Petroleum Pipeline Licence (PL): A PL is a licence that deals with a specific pipeline that carries or transports oil or gas from the infield facility, such as a central processing or conditioning plant to an export terminal or to liquefaction plant.
For example, the PNG LNG project was issued a number of pipeline licences which entailed the onshore route from Hides Gas conditioning plant in Hela to the Omati Landfall in Kikori, Gulf, and the marine segment of the pipeline between Kikori and Caution Bay outside Port Moresby.
Petroleum Processing Facility Licence (PPFL): A PPFL is granted in respect of a main facility that serves as the receiving facility to filter the impurities, separate and condition the raw oil or gas before export. In the case of LNG, the liquefaction plant itself is operated under a PPFL. Petroleum Development Licence (PDL): A PDL is granted specifically to develop and commercialise an oil or gas project.
It covers the development of all upstream facilities within the specified geological area or blocks which cover the petroleum pool or reservoir.
The processes in granting these various types of licences are defined in the OGA.
The Minister is the only legitimate authority which grants or rejects a licence, based on recommendation of the Petroleum Advisory Board.
MAULUDU: What are the processes involved in the issuing of licences to investors who show potential to invest in the industry?
PUIYE: PNG has a first-come first-serve arrangement under the present tax/royalty or concessional regime we have. That means an investor can apply for a new Petroleum Prospecting Licence at any time. It must meet three prerequisites.
First, the applicant must demonstrate documentary evidence of a strong balance sheet or financial capacity. Second, it must confirm that it has a strong technical and management team.
Third, the applicant must provide a clear work programme with a realistic budget to accomplish that programme. When an application is received by the Petroleum Registrar, it is registered and then sent to the DPE technical officers such as the petroleum geoscientists and the economists to provide technical and financial reviews and recommendations.
The technical reviews are then submitted to the Petroleum Advisory Board through the chairman.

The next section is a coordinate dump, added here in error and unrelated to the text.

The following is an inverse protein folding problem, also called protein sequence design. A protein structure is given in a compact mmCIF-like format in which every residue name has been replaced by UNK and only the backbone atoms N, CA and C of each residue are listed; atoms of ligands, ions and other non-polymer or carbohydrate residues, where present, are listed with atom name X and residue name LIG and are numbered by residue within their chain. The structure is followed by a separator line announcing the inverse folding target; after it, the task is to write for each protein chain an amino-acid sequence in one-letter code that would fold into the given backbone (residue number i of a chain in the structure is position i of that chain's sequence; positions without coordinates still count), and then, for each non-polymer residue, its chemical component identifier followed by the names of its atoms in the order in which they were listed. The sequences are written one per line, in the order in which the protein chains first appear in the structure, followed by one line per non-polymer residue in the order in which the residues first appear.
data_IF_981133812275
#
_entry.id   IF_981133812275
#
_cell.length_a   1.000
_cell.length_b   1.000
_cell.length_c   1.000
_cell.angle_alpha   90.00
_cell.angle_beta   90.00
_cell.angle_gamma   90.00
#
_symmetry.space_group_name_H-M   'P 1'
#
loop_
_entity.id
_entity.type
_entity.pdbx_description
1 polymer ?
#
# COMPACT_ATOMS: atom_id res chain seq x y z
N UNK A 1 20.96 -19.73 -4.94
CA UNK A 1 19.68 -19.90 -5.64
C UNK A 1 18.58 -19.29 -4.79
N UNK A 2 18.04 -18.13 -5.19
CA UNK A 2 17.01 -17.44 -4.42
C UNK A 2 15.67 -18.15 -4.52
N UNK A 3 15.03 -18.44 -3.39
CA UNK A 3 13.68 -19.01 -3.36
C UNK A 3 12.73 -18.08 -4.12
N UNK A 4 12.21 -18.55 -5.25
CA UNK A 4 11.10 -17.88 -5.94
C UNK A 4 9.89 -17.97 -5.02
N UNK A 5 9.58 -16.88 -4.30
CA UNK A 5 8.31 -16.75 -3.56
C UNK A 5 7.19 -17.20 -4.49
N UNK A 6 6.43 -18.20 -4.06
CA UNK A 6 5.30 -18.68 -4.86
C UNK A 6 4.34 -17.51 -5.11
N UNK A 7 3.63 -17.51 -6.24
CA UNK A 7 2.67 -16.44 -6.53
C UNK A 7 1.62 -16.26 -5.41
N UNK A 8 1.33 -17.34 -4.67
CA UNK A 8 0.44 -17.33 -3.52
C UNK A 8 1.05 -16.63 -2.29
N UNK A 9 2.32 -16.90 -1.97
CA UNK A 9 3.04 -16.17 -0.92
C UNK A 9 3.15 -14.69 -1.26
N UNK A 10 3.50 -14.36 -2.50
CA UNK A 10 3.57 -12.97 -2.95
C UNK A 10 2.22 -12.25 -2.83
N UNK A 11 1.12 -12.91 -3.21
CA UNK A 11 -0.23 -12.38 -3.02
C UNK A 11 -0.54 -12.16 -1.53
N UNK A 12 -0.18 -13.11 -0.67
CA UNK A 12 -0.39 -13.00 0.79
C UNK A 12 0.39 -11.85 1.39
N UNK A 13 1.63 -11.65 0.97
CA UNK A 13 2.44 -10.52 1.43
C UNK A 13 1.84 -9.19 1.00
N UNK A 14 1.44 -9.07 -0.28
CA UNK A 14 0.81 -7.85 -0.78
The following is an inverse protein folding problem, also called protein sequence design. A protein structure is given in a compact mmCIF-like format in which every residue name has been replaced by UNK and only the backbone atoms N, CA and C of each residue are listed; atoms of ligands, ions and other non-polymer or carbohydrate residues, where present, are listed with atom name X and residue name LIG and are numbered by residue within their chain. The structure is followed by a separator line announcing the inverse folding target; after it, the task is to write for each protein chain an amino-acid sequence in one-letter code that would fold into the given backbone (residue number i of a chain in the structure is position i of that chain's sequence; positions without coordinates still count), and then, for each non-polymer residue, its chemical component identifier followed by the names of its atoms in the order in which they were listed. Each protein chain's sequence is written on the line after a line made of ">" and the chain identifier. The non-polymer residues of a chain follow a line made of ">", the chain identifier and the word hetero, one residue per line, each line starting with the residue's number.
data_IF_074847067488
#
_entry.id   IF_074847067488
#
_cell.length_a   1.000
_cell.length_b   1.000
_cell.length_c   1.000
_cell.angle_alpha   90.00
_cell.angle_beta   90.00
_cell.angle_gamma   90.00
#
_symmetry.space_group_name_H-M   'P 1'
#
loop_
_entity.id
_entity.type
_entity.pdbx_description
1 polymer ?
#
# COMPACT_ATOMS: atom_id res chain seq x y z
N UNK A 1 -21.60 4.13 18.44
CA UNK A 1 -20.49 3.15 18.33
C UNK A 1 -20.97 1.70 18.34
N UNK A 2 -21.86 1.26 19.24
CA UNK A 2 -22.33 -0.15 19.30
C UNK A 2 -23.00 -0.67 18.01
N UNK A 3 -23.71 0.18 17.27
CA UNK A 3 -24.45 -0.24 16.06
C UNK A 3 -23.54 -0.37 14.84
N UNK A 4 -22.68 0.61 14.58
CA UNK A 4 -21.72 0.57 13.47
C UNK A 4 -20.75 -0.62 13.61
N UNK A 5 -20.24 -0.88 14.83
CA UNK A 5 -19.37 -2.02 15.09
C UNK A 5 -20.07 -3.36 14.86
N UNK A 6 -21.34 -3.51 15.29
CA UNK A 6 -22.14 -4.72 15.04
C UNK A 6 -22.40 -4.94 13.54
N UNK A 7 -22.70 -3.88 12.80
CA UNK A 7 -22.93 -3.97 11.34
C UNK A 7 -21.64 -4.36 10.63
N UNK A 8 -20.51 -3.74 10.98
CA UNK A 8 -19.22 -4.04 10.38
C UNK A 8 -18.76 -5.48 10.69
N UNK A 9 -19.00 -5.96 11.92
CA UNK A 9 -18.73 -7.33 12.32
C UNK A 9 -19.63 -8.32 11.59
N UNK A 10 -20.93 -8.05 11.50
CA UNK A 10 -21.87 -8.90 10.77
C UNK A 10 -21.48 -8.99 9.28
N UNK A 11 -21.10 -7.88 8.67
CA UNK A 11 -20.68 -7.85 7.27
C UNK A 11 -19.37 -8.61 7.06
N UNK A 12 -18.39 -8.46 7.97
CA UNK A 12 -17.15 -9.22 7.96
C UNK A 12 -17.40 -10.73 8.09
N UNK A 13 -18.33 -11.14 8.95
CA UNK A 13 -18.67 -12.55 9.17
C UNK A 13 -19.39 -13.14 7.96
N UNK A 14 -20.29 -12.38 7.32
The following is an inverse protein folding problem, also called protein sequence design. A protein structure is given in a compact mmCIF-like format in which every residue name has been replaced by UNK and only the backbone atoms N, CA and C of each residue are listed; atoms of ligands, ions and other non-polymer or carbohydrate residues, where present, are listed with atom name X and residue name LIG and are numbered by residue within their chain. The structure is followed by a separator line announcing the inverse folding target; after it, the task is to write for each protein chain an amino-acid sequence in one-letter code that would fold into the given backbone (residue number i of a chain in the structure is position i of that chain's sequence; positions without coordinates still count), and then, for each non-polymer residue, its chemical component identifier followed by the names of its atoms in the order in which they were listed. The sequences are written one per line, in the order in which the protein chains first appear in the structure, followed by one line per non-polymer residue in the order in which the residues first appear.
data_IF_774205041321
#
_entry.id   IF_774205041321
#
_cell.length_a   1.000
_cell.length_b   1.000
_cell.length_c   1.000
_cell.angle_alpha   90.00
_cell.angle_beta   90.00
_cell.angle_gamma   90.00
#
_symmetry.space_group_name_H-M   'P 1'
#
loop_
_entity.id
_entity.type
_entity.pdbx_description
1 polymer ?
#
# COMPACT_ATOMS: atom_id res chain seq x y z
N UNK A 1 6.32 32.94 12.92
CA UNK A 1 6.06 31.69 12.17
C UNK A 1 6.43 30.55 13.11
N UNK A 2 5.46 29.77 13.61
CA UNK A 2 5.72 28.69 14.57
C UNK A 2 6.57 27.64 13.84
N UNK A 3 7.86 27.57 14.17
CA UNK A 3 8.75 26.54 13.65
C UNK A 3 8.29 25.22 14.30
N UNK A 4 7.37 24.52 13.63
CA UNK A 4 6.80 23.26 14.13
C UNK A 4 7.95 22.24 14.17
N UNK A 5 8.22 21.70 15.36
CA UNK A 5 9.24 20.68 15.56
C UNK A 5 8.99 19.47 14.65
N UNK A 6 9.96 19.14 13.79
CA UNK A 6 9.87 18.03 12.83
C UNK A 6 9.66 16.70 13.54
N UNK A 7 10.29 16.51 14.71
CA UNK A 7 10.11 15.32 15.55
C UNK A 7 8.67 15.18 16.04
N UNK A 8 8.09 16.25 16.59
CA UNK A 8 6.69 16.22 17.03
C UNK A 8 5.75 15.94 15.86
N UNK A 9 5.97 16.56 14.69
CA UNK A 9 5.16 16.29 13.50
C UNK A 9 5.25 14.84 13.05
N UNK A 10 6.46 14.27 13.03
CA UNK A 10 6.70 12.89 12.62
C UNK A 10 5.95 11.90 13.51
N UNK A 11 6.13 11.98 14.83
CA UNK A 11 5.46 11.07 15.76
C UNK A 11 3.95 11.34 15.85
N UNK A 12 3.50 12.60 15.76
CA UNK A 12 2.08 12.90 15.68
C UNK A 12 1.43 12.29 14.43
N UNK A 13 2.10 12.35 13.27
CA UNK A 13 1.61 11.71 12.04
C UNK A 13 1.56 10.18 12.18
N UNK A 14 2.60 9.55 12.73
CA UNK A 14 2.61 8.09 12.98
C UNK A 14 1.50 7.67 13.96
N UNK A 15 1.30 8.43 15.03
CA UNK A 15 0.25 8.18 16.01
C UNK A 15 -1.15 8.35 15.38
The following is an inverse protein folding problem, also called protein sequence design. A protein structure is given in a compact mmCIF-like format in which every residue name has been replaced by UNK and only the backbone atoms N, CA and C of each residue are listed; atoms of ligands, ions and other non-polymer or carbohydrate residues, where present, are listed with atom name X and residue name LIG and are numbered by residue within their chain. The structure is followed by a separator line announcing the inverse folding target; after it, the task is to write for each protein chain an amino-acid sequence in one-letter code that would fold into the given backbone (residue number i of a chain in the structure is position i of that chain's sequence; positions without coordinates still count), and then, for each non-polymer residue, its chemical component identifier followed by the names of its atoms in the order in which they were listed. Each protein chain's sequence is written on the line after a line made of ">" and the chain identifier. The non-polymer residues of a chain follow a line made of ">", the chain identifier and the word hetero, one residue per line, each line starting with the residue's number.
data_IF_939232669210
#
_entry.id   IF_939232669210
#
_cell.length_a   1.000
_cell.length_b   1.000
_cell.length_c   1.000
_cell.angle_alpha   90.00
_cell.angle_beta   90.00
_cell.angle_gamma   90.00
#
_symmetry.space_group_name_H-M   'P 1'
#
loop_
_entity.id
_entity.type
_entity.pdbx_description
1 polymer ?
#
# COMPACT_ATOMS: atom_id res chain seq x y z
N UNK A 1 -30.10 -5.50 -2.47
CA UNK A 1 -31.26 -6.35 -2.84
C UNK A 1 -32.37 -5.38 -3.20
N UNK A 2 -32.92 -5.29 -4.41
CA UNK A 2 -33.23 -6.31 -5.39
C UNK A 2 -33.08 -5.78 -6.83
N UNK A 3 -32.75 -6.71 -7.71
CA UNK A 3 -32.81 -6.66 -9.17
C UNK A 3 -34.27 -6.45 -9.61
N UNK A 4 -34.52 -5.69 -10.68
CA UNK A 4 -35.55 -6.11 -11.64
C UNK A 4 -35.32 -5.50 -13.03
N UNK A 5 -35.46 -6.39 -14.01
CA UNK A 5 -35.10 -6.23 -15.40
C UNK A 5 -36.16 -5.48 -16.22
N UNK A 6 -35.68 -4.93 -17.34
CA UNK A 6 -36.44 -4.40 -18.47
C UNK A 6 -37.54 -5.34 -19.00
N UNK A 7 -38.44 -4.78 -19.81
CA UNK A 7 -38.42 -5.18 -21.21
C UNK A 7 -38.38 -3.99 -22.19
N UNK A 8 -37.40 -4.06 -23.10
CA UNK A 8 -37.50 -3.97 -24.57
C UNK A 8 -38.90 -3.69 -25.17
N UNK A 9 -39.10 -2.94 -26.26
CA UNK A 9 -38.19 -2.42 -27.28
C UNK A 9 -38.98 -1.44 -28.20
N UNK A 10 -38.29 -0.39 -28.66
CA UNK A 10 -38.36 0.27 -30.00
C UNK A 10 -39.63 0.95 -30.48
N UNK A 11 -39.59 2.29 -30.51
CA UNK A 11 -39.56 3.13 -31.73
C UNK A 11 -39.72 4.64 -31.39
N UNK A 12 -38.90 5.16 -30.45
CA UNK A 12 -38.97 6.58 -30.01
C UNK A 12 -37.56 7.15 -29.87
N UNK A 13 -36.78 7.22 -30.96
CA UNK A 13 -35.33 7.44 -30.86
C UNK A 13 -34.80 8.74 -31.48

The board deliberates on the application and often it makes a recommendation to the Minister based on the technical reviews made by the technical people.
The minister makes the final decision.
MAULUDU: What role does DPE have in dealing with landowner concerns and issues relating to the petroleum and energy sector?
PUIYE: As the lead State agency responsible for regulating PNG’s oil and gas business, the DPE is also mandated to look after and address landowner concerns and benefits. DPE deals with affected landowners on a weekly or daily basis. Sometimes, it is difficult to reach an amicable solution to some of the most complex and contentious issues. But DPE always tries to find a balance so everyone wins.
This process is already defined by the Oil and Gas Act. In respect to identification of legitimate landowners in a project, it is really the project proponent who is mandated to undertake full-scale Social Mapping and Landowner Identification Studies.
This is a mandatory requirement that the Oil and Gas Act requires which the project developer is bound to fully comply with. DPE’s role in this particular activity is to basically vet the report. This is an area we did not get right in the PNG LNG Project.
I will make sure proponents of each new project undertake full-scale SMLIS before we issue any licences for development. Our landowners are important partners in a project.
MAULUDU: Does DPE have any plans or ideas to put forward to the new government?
PUIYE: The message to the new Government is simple. PNG’s hydrocarbon industry is already big and is expanding and this calls for strong, robust and efficient regulation of the industry.
DPE must be converted into an Authority as soon as possible so the industry to professionally and competently regulated.
MAULUDU: What are some of the plans DPE has for the industry?
PUIYE: I would like unequivocal support from the new Government to convert DPE into a Petroleum Resources Authority.
DPE is already talking to relevant entities and individuals as to how best we should work collaboratively to build the capacity of the regulator and how best it should be institutionally set up.
Quality and efficient regulation is key to elevating PNG’s profile as a favourable investment destination.
This way, we are giving a very strong and positive signal to the industry that we do recogniwse the investment dollars companies spend in PNG. I firmly believe that when the regulator’s capacity is built and the industry is regulated efficiently, then PNG’s profile as a safe and reliable investment destination will be elevated and spiraled to greater heights.
At the back of a very strong, efficient and robust regulator, I have plans to promote a wide range of policies and projects.
For example; PNG needs to off-take low cost gas for power generation and other value-added industries like petrochemical projects and other projects a based on nature gas derivatives.